As of October 2019, I’ve only hitchhiked in these hiking boots once across the Donghai bridge in China. So I didn’t have a good picture of these boots in action on the asphalt. I got these after my previous hiking boots slurped up the morning dew on grass through their soles. Leaky shoes, yikes! I spontaneously had to make this investment in new ones in a German Decathlon. These boots improved on the previous model manifold: they have a deeper tread in the sole, have thicker soles and the lowest shoelace hooks have ‘brakes’ on them so your knot won’t slip. A contentious point of this model is the velcro strap: I love it, but it also takes forever to put my shoes on and off. But they’ve been good to hike in since May 2019 whenever Jonas and I weren’t paddling our kayak named Zucchini… I digress.
I never wear any other footwear when hitchhiking—not even when it’s hot outside. Though good hiking boots are expensive, they’re not that expensive if you use them every day for 700 days when they start falling apart. Like your back, you need to take good care of your feet when hitchhiking.
My shoes are partly made of leather. If you’re looking for vegan hiking boots, take a look at these fabric+synthetic boots or these shorter vegan hiking boots.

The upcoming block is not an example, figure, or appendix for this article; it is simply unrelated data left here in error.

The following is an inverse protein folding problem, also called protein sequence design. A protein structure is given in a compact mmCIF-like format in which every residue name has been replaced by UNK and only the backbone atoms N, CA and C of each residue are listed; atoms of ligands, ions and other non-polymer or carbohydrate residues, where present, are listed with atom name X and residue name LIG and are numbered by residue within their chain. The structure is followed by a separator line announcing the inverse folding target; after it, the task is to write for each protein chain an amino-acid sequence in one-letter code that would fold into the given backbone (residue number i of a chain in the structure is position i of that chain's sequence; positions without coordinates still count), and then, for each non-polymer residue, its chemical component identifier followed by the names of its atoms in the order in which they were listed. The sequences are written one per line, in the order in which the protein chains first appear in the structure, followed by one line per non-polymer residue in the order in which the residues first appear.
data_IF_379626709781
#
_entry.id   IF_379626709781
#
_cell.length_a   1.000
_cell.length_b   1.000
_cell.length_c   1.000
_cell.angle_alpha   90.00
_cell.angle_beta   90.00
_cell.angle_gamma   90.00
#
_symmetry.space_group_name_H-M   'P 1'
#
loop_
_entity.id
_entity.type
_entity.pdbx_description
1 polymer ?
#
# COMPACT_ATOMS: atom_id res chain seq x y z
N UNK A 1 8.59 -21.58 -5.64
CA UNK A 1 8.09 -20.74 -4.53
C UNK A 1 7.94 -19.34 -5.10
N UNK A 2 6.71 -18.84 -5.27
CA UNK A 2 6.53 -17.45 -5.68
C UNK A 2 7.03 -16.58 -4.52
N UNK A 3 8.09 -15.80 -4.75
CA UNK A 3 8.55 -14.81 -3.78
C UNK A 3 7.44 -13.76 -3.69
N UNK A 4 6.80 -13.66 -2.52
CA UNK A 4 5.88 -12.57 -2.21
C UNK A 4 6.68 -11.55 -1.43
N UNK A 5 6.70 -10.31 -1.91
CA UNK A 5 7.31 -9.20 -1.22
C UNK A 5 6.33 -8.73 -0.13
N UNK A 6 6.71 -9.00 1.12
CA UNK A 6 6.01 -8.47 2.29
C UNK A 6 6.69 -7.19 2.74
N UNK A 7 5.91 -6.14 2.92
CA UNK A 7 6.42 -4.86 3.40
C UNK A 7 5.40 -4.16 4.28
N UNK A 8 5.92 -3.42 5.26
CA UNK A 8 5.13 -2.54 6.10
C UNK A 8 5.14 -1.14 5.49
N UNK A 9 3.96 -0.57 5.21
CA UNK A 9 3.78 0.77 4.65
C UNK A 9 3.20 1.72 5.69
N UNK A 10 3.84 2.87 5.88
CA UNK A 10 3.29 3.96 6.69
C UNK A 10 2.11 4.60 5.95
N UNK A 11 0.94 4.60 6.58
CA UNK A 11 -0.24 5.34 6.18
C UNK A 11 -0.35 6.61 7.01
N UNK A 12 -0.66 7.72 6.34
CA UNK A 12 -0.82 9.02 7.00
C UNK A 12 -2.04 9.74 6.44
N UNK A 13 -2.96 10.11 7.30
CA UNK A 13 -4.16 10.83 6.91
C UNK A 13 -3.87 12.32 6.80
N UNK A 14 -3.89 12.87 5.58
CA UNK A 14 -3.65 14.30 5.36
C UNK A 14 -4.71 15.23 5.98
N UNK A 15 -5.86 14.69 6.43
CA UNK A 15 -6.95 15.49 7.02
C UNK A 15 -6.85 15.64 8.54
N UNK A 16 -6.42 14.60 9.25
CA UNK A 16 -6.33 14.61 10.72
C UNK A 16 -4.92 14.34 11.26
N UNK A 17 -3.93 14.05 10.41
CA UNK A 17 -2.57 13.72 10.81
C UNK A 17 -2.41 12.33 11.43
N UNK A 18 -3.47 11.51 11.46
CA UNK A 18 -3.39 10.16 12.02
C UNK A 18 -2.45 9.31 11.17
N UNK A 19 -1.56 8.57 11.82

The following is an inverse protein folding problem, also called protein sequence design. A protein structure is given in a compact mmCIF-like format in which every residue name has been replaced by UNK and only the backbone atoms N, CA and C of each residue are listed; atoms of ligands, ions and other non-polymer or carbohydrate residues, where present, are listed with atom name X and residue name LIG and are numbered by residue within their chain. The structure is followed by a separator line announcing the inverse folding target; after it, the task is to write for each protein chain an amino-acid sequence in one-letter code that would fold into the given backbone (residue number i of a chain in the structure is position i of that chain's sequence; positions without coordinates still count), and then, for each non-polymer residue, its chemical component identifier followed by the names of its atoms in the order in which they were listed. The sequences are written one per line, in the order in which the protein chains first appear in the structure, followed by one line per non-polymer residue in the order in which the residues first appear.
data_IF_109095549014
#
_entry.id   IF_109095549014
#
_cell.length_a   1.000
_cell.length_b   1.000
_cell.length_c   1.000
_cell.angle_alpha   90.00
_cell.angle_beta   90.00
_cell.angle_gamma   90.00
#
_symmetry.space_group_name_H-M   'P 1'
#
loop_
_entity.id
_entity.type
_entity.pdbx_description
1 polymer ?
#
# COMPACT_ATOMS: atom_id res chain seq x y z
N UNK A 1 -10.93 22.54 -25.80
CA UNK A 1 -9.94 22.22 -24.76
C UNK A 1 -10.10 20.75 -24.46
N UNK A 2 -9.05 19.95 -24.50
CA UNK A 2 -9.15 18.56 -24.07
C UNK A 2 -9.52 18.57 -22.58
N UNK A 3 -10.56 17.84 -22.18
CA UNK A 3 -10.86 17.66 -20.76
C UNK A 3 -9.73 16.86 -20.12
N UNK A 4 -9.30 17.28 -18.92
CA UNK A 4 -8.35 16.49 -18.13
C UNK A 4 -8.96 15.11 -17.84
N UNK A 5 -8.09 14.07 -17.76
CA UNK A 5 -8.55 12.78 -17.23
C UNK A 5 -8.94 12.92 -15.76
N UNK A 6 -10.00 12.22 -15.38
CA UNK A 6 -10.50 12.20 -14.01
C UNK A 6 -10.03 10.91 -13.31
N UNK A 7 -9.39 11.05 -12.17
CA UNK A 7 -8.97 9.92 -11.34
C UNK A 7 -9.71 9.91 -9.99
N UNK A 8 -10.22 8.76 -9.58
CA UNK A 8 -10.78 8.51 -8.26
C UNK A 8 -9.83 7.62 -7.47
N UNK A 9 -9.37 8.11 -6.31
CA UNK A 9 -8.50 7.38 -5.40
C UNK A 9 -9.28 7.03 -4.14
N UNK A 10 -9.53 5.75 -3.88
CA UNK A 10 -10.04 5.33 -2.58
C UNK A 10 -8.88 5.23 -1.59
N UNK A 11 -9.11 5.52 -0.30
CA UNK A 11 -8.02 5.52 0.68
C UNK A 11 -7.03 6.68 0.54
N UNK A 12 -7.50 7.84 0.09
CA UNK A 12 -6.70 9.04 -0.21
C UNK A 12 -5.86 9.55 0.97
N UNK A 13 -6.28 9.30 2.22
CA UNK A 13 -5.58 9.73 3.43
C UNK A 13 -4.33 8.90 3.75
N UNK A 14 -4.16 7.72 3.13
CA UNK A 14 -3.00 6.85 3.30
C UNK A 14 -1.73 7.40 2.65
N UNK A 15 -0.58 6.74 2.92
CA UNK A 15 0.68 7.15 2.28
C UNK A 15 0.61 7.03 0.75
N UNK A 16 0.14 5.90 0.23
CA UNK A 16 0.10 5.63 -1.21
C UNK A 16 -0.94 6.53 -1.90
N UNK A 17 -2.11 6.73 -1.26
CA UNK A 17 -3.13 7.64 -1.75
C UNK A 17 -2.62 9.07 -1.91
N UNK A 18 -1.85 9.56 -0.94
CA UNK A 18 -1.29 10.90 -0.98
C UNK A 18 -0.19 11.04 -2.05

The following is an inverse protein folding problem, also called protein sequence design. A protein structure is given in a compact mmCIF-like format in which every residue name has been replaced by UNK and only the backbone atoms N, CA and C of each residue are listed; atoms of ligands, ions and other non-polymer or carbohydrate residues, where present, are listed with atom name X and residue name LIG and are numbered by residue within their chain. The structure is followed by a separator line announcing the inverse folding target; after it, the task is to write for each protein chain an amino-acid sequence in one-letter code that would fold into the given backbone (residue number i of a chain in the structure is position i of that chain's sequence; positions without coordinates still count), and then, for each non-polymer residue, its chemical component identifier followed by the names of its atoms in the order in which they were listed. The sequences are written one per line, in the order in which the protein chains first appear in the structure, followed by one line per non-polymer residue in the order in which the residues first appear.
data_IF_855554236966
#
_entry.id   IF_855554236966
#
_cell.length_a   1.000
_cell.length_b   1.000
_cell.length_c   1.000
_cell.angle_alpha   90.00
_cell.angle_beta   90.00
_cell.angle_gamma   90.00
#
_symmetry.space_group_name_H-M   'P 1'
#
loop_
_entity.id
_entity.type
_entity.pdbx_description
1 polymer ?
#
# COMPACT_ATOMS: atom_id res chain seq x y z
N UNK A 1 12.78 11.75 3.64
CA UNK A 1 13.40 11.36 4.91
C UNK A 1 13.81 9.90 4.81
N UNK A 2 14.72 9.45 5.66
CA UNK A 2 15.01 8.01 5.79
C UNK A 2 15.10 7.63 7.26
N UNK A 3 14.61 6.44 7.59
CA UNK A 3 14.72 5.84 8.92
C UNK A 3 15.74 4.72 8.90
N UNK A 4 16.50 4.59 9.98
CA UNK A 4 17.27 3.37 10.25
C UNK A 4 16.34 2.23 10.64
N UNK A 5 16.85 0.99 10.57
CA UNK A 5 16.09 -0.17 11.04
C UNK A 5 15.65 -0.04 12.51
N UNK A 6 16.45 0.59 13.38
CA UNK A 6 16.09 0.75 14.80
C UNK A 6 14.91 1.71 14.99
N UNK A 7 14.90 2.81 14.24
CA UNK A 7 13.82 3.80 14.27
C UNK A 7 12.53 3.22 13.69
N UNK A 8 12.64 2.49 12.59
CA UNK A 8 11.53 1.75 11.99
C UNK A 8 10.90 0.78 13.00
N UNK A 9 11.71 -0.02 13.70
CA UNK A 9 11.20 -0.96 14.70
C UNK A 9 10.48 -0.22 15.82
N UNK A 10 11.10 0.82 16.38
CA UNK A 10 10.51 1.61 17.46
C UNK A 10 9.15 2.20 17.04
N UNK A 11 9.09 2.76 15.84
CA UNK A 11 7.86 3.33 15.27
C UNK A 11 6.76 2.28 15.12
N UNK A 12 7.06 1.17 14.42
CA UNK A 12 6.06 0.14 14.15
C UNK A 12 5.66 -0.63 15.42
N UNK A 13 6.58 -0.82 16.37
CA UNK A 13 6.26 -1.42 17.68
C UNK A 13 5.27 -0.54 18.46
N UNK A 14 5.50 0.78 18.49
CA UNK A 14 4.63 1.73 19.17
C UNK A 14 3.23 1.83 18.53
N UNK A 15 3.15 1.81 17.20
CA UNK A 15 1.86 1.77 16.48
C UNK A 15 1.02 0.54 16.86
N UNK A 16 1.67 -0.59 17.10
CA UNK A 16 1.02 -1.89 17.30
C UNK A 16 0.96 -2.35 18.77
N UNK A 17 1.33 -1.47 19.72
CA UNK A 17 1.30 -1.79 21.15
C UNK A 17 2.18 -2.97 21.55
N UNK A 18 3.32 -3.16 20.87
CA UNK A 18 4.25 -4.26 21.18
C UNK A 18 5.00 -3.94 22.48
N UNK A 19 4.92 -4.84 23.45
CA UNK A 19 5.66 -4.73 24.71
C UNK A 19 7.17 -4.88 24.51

To be extra comfy in my hiking boots, I also wear hiking socks to prevent blistering. I usually pick up a new pair from an outdoor store whenever my old ones have been worn out. I prefer the type of hiking socks that has a clear difference between the left foot and the right foot, but if those are not available I sometimes get the non-differentiated ones. Most of my hiking socks are calf-length. Some of them are from merino wool, which is supposed to make the sock comfy both in hot and cold weather and keep them from smelling.
The linked socks are made of merino wool, but the manufacturer promises the sheep are not subject to mulesing practices. If you’re looking for vegan hiking socks that don’t smell, check out these bamboo/synthetic fiber mix socks.
Anything to Add?
Is there any gear that’s indispensable for your hitchhiking trips? I’m curious as heck and I’d love it if you could share what it is in the comment section!
You can also read next about the gear I’ve used for paddling the Danube river or the items I take with for working online in the Digital Nomad gear section. If you’re looking for book or film recommendations, go to Books I Love and Travel Movies I can watch Again and Again to find out what has inspired me before.
This list of recommendations contains affiliate links. If you buy something via this gear list, I might earn a small commission at no extra cost to you.